Western Price Survey / Archives
June 25, 1999
The market image for the week is that of a swimmer executing a perfect swan dive off the high board into the cool waters below. Power prices followed the same trajectory as that swimmer this first week of summer, bounding upward on Monday only to dive headfirst into the pool and ending the week with a splash of moderate prices.
Expecting a heat wave based on weather reports last Friday, power traders pushed energy prices well above 40 mills/KWh at bilateral hubs for deliveries on June 21. Utility loads were relatively high and several areas of the Desert Southwest experienced temperatures greater than 100 degrees, but the high pressure zone was not as extensive or as widespread as projected. Cloud cover and some rainfall put a lid on temperatures in the Southwest, causing loads and prices to trail off considerably midweek.
The California Power Exchange was a little behind the trend. PX daytime prices moved up to 40.7 mills/KWh for Tuesday deliveries as daily scheduled loads crossed the 600 GWh mark for the first time this year. This was followed by a big drop to 29.3 mills/KWh by Friday's bidding. Off-peak trailed to the lower end of the 13.5 mills to 15 mills/KWh range by the end of the week.
Both Mid-Columbia and the California/Oregon Border began the week above 40 mills/KWh but fell to nearly half that by Friday. Mid-C transactions were last reported at 19 mills/KWh for peak and 5.5 mills/KWh for off-peak. COB eroded to stuck at 25.5 mills to 26.5 mills/KWh for peak and 10.5 mills/KWh for off-peak. Increased hydro availability and repair curtailments on the California/Oregon Intertie to 4100 MW may have been factors in the price differences between the two northern hubs.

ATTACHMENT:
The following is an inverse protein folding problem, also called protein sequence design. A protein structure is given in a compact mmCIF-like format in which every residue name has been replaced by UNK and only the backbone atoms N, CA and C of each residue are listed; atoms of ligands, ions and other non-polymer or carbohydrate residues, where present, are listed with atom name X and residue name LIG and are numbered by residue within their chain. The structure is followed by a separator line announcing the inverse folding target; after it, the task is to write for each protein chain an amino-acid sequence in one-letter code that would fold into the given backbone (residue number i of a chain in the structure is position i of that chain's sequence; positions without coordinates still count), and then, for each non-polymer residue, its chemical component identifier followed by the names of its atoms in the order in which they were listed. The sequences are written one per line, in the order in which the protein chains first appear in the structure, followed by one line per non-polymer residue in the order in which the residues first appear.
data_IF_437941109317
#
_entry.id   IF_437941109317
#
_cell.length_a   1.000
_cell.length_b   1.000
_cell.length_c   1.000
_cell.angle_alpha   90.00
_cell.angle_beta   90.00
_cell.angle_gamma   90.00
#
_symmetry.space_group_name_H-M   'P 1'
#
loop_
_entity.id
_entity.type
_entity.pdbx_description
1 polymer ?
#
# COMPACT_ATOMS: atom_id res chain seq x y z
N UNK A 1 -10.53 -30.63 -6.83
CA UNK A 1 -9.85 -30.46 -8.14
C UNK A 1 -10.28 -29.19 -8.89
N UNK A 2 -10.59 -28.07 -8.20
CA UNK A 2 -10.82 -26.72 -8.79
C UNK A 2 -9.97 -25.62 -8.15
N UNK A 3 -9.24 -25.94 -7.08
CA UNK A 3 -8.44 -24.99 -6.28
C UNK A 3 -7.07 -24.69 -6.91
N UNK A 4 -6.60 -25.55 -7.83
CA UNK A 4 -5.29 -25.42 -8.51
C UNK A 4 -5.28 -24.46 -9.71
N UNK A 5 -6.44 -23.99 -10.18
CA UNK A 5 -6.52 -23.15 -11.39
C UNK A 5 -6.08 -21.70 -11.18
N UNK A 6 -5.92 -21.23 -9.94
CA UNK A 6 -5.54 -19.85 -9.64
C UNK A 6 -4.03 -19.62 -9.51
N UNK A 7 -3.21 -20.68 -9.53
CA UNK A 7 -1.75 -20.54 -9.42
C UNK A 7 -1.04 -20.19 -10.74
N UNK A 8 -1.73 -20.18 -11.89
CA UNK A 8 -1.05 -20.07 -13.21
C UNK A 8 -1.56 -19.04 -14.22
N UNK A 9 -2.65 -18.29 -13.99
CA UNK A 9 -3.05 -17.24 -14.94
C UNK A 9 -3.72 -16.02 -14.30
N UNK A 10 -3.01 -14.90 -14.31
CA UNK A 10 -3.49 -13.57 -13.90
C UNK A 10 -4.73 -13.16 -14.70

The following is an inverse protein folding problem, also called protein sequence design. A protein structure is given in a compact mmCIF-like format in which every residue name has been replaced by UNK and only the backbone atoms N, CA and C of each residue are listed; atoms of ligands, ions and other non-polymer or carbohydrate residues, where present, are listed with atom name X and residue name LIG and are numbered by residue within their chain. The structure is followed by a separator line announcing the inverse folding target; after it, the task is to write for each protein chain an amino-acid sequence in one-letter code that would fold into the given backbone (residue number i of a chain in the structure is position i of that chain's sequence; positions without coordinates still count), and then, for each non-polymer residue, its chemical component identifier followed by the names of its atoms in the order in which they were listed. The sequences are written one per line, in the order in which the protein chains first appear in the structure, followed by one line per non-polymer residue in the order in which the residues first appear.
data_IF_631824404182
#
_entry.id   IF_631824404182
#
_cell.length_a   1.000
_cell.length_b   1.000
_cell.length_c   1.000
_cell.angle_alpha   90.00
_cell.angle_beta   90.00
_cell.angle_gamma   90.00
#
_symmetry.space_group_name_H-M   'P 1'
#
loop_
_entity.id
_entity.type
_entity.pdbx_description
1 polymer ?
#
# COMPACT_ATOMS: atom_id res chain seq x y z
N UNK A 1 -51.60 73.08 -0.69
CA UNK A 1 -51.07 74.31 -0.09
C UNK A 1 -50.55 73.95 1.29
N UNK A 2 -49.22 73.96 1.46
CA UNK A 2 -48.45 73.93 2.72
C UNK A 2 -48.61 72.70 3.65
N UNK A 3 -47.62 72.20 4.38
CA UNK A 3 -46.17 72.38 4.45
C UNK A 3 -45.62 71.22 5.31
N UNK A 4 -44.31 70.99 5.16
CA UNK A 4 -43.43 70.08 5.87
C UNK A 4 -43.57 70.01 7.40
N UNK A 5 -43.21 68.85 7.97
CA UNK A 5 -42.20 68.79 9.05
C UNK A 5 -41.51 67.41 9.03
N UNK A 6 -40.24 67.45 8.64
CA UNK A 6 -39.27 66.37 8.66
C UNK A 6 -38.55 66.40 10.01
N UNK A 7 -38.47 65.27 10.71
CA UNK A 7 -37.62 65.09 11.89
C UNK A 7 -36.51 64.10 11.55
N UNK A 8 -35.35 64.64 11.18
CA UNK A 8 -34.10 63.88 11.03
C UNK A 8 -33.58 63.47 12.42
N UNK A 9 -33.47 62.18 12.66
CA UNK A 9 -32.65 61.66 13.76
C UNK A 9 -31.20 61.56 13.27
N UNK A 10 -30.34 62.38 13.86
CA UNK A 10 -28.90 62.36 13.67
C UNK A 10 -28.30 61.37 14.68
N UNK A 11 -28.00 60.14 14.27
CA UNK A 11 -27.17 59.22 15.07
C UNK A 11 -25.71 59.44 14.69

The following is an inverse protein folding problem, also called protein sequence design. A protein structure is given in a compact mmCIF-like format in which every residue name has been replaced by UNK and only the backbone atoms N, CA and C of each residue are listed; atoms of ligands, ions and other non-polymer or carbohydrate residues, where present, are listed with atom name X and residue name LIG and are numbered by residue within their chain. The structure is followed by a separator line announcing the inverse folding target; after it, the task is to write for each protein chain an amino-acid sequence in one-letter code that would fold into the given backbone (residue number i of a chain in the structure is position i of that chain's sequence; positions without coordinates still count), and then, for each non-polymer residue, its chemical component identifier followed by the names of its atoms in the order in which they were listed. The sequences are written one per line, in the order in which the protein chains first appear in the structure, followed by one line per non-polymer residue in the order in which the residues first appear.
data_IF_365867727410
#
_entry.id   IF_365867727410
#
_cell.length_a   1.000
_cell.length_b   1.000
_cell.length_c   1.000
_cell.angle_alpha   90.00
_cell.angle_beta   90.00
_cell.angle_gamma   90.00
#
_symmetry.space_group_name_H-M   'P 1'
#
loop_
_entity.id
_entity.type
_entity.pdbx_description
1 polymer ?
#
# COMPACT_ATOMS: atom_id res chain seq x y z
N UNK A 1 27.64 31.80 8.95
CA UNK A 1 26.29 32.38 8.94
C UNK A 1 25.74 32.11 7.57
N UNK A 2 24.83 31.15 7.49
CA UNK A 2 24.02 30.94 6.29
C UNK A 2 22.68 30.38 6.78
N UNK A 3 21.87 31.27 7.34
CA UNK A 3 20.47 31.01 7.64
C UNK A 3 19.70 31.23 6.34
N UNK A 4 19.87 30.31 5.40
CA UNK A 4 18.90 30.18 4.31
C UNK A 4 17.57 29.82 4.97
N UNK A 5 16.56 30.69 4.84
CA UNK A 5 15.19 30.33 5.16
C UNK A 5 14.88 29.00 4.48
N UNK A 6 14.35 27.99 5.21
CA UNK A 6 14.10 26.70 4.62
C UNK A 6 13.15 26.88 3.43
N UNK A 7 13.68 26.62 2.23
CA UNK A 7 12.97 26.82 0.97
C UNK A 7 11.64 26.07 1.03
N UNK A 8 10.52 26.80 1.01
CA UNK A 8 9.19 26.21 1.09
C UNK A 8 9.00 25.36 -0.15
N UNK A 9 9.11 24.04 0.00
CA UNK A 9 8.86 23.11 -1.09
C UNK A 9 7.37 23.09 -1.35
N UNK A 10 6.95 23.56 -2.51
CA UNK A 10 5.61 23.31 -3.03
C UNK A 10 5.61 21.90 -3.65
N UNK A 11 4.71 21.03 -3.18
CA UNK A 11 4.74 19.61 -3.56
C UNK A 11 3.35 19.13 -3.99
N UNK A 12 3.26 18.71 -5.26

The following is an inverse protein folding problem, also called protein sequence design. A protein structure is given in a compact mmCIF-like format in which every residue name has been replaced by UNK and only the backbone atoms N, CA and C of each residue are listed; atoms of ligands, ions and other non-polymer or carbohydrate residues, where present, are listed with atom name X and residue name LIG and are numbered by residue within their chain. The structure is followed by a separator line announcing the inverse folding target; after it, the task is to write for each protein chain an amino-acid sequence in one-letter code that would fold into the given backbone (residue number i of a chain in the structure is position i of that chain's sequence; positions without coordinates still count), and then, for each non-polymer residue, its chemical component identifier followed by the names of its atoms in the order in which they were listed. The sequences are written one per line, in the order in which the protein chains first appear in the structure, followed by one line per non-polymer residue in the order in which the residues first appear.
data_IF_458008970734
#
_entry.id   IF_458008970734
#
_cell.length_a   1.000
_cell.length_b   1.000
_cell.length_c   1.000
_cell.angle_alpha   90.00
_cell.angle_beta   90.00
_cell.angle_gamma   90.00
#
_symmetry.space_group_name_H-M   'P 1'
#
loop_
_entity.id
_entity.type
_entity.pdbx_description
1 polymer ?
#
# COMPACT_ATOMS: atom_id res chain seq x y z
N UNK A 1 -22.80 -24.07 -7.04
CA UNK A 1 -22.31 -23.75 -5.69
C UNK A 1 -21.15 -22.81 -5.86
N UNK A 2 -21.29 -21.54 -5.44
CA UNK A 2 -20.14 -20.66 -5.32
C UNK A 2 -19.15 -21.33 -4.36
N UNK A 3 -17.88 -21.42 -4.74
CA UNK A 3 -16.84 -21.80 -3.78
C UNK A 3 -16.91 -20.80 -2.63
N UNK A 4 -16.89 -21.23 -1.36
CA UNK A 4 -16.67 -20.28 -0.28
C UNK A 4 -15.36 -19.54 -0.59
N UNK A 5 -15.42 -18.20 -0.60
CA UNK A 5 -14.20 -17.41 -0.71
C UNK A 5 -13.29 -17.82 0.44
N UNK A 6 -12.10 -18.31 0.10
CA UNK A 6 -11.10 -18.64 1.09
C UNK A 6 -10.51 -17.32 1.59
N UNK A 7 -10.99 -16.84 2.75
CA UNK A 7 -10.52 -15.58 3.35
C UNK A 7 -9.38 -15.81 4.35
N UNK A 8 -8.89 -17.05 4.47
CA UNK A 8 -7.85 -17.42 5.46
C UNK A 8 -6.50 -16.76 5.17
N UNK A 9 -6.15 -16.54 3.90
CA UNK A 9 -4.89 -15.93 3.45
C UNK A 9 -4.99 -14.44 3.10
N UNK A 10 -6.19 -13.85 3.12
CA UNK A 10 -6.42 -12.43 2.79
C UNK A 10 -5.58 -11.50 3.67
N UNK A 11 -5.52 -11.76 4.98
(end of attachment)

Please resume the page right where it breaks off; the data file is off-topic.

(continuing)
Heading into the week, traders had pushed Palo Verde prices above 50 mills/KWh. The mark was so high that a weekend outage at the Palo Verde nuclear unit No. 2 did not even impact prices except on the real-time market Saturday. By the time PV No. 2 was back in service on Monday, the landscape had altered considerably and prices were on their way down. By Thursday's trading, Palo Verde weekend prices had dropped to 29 mills to 33.5 mills/KWh and off-peak prices fell to 12.5 mills to 13 mills/KWh.
The Alberta Power Pool got caught in a resource squeeze on Tuesday, as several generators were lost and prices spiked above $500 mills/KWh for the late afternoon peak period. The high mark was $998 mills/KWh for a single hour. Pool operators said that a contributing factor was Bonneville Power Administration's inability to provide reserve capacity because of its own market conditions. The Alberta Pool had to issue a curtailable load alert and a brief firm load alert on Tuesday. For the rest of the week, the pool calmed down into the 33 mills to 38 mills/KWh range, while off-peak power fell to 5.8 mills to 12.25 mills/KWh [Arthur O'Donnell].
Gas Moves Steady to Lower
Natural gas prices in the West held fairly steady this week but for some softening in the San Juan Basin as a TransWestern Pipeline compressor motor failure backed up supplies in the region. About 100 MMBtu/day was taken out of the delivery pipeline through July 7. Rather than driving market prices higher, the incident depressed San Juan prices even as the national NYMEX screen moved upward on Thursday.
San Juan prices moved between $1.98 and $2.05/MMBtu, significantly lower than the $2.10 to $2.16/MMBtu range recorded at Permian Basin.
Southern California Border prices were slightly elevated in the $2.30 to $2.35 MMBtu vicinity.
Alberta gas prices eroded all week, moving from $(C)2.80 Gigajoule down to $2.73 Gj [A. O'D.].
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